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June 30, 1998

The Mixed Blessing of Technology Spending:Desks Must Spend on Technology to Remain Competitive

By Om Malik

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  • The Mixed Blessing of Technology Spending:Desks Must Spend on Technology to Remain Competitive
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Huge mainframes. Fiber-optic networks. State-of-the-art telecommunication systems. Worldwide market news delivered real-time.

Sound familiar? It should. These and more are at the very heart of a Nasdaq trading room.

Back in the pioneer days, much of what is today's Nasdaq trading-room technology did not exist. By contrast, some of today's technology has a pedestrian aura.

The consequences of that might be viewed as a mixed blessing desks have no choice but to collectively spend billions of dollars to remain competitive, but in return they transact business at an exponential rate.

Now Nasdaq, an electronic marketplace, is grappling with technology changes as never before.

Electronic communications networks (ECNs), such as Reuters Holding's Instinet, New York-based Investment Technology Group's POSIT equity matching system and an upstart crossing network, MatchPoint, developed by The AutEx Group and State Street in Boston, are helping to raise the stakes.

Never known for avoiding a challenge, the Street is embracing all this technology and more.

Three Areas

According to the latest institutional-equity study by Connecticut research firm Greenwich Associates, spending on technology is going to explode in the coming year.

Much will primarily be spent in three areas of Nasdaq trading: simplifying trading desks, deploying the Internet and client services.

"More and more firms are looking to deploy technology because the market has become extremely competitive, and recent regulations have cut into the spreads," said Lawrence Tabb, group director at The Tower Group, a Newton, Mass.-based consulting firm, referring to the order handling rules.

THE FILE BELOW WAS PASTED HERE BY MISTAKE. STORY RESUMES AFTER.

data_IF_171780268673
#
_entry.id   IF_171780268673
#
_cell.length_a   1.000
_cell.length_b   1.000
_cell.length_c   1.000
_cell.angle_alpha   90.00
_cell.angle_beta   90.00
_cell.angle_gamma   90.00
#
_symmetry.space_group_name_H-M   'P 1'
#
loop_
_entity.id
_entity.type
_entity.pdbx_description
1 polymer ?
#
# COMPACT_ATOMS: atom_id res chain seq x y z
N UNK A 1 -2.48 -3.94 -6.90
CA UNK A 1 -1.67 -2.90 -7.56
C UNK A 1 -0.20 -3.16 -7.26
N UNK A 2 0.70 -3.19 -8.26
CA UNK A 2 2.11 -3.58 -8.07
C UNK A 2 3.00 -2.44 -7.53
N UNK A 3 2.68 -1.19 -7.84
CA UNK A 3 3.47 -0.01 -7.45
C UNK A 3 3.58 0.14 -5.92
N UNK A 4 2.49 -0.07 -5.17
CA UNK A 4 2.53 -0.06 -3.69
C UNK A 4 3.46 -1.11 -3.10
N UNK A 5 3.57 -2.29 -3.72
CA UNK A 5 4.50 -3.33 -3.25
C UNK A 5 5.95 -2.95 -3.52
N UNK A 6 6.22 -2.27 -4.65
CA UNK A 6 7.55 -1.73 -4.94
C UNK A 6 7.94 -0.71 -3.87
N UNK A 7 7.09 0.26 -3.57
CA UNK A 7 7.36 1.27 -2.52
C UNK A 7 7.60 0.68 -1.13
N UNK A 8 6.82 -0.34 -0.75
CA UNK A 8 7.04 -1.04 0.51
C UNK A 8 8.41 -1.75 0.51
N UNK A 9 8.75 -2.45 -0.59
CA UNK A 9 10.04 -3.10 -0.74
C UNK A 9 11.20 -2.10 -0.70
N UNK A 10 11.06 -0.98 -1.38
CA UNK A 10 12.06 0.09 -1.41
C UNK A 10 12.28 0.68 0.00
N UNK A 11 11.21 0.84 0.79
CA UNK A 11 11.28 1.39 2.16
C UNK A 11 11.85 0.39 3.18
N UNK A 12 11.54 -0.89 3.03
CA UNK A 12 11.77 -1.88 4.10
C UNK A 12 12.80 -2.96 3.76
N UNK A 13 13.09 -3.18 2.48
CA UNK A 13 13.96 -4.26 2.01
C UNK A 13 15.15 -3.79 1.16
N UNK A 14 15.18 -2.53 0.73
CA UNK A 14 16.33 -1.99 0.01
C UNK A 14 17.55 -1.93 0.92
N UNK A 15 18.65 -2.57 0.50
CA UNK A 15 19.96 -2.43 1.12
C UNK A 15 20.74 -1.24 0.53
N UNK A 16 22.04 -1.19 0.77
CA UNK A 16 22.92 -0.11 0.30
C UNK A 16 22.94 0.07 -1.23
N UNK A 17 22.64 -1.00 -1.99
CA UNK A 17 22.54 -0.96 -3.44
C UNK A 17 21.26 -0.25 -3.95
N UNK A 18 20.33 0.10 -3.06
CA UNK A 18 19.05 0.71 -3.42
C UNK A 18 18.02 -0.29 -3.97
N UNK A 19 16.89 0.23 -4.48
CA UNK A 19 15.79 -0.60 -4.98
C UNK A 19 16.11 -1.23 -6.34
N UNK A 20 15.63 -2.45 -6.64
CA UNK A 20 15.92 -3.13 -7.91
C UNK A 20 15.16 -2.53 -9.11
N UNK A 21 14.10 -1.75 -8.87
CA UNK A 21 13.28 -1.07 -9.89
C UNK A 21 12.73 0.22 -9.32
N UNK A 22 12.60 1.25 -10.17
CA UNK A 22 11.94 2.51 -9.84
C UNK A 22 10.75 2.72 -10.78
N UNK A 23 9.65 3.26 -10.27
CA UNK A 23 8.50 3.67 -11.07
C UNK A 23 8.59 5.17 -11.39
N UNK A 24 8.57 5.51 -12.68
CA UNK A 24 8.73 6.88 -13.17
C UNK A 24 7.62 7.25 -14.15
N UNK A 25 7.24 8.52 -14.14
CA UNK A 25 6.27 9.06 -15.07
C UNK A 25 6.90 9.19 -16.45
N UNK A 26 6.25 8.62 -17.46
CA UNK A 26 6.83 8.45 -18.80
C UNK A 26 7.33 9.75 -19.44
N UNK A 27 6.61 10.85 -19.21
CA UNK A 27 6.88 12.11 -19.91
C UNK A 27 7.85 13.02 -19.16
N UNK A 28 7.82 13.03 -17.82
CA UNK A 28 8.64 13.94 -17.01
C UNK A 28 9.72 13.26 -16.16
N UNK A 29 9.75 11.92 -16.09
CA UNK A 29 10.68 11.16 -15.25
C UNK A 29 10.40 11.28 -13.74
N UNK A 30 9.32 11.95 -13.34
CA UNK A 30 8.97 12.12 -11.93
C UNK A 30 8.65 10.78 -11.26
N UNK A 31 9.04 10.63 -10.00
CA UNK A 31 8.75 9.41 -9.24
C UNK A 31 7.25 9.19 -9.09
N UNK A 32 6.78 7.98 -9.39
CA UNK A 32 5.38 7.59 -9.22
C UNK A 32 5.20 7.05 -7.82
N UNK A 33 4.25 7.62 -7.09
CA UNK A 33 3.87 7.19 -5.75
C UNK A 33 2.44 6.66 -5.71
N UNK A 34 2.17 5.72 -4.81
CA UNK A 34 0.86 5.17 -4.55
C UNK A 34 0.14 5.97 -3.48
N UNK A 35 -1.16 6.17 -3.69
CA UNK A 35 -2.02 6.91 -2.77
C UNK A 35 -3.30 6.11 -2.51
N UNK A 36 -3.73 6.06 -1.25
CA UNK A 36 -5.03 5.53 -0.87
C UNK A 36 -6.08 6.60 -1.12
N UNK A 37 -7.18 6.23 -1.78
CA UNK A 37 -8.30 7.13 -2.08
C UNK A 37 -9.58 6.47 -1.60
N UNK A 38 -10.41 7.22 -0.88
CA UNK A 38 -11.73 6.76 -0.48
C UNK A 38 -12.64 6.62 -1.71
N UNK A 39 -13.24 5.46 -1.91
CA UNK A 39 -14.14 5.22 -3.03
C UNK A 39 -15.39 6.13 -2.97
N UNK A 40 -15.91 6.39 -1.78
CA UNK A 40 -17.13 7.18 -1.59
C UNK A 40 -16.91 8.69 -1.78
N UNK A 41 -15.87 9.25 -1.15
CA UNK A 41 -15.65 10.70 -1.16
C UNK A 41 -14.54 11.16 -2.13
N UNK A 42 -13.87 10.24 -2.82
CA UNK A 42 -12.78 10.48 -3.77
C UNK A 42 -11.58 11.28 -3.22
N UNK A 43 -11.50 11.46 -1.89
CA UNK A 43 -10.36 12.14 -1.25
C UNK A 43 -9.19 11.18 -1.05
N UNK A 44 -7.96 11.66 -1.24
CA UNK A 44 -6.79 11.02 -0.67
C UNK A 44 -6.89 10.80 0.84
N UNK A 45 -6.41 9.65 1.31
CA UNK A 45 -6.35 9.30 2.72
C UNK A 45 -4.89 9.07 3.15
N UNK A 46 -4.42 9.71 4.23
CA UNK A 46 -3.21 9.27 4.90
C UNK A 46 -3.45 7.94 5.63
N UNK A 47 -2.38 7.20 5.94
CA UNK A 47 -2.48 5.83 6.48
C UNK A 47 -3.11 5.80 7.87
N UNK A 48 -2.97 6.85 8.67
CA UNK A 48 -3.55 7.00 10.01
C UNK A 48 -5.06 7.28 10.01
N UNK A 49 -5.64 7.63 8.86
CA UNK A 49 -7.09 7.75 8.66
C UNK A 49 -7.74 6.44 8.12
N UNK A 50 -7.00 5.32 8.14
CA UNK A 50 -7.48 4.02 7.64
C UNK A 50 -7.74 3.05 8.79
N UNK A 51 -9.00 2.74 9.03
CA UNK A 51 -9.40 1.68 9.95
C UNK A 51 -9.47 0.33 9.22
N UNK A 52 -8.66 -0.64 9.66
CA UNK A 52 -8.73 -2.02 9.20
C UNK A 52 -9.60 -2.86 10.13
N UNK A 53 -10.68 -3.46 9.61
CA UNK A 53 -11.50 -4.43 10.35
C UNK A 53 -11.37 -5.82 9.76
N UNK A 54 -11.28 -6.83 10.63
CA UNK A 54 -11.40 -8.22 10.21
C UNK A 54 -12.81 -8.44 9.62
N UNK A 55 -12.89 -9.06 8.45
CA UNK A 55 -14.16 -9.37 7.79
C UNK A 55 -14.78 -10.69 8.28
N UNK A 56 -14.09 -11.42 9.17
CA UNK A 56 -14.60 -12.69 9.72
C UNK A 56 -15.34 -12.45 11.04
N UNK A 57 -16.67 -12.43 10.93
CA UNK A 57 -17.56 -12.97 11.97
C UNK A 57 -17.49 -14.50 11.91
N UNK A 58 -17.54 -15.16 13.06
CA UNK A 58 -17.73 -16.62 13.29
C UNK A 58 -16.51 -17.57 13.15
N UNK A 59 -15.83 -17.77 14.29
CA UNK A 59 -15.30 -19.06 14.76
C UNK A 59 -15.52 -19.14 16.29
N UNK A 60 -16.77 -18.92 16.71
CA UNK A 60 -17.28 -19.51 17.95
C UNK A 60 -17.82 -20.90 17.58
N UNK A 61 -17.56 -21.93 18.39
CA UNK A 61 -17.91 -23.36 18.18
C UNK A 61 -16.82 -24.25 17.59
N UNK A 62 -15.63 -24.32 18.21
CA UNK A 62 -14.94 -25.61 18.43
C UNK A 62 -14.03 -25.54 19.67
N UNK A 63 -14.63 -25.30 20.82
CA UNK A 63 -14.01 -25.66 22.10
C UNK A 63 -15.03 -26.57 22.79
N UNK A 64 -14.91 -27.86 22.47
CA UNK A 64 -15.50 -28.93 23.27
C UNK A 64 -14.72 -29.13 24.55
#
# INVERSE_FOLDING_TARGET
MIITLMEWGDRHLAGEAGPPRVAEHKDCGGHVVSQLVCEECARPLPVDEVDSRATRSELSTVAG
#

Tabb says that firms will use technology to make their operations more efficient and profitable.

To begin with, Tabb feels that desktop enhancements will be a priority for market makers, "because traders have to keep a grip on the various places they are trading in."

"When we started, there was the Nasdaq trading terminal and the Quotron," said Tom Norby, head Nasdaq trader at Portland, Ore.-based Black & Company. "Now there are so many platforms that you need to be a wizard to stay on top of every single one."

For one thing, the number of ECNs is on the rise. Besides Instinet, other ECNs include Bloomberg TradeBook. (Greenwich noted that 57 percent of all traders now report using Bloomberg terminals.)

Coming down the pike is BRUT, or the Brass Utility, developed by Automated Securities Clearance Corp., a Weehawken, N.J.-based company, and STRIKE, a Bear, Stearns & Co.-backed ECN.


According to Greenwich, among institutions generating more than $5 million a year in commissions, 82 percent now make use of non-traditional systems for Nasdaq business, up from 75 percent in 1995 and 1996.

The study notes that these same firms are expected to do 22 percent of their business in 1998 on non-traditional systems, up from 20 percent in 1997.

"Ten years ago, if you were an institution, you had to go to a Nasdaq trader to buy a stock," Tabb said. "Times have changed. Traders have to keep clients happy."

It is no surprise that technology budgets are being earmarked for running Nasdaq and ECN software as well as data feeds on one screen, instead of several standalone terminals.